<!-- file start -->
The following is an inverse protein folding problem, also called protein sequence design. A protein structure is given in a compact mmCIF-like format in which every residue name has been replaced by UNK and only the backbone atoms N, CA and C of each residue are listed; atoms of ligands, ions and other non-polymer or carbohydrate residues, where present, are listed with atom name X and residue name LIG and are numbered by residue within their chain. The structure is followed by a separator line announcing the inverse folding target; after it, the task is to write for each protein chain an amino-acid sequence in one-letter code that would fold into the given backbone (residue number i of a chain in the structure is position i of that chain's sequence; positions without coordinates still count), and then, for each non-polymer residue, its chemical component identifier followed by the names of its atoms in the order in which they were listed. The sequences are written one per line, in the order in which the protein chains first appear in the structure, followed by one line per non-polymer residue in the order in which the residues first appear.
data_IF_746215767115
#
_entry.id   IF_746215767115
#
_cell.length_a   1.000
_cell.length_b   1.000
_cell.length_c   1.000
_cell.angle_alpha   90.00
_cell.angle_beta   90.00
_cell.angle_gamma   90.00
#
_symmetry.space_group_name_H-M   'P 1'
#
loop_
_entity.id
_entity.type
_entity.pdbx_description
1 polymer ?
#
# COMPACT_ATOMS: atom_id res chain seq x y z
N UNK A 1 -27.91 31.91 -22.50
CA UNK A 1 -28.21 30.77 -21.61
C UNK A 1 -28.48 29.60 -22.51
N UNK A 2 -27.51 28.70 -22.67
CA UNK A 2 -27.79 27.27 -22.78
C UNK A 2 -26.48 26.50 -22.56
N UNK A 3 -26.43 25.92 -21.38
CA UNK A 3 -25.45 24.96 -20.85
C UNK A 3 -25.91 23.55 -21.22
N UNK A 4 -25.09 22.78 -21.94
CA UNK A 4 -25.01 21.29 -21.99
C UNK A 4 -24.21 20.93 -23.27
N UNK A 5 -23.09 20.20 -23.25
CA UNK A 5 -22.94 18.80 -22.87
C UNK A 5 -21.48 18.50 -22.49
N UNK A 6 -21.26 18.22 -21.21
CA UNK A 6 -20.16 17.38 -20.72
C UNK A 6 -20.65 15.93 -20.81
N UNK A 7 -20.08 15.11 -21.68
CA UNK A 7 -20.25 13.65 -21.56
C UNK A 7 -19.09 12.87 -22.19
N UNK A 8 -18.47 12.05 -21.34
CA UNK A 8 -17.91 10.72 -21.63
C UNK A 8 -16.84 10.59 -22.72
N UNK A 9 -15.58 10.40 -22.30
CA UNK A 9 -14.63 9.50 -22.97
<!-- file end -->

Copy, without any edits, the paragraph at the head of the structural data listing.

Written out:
The following is an inverse protein folding problem, also called protein sequence design. A protein structure is given in a compact mmCIF-like format in which every residue name has been replaced by UNK and only the backbone atoms N, CA and C of each residue are listed; atoms of ligands, ions and other non-polymer or carbohydrate residues, where present, are listed with atom name X and residue name LIG and are numbered by residue within their chain. The structure is followed by a separator line announcing the inverse folding target; after it, the task is to write for each protein chain an amino-acid sequence in one-letter code that would fold into the given backbone (residue number i of a chain in the structure is position i of that chain's sequence; positions without coordinates still count), and then, for each non-polymer residue, its chemical component identifier followed by the names of its atoms in the order in which they were listed. The sequences are written one per line, in the order in which the protein chains first appear in the structure, followed by one line per non-polymer residue in the order in which the residues first appear.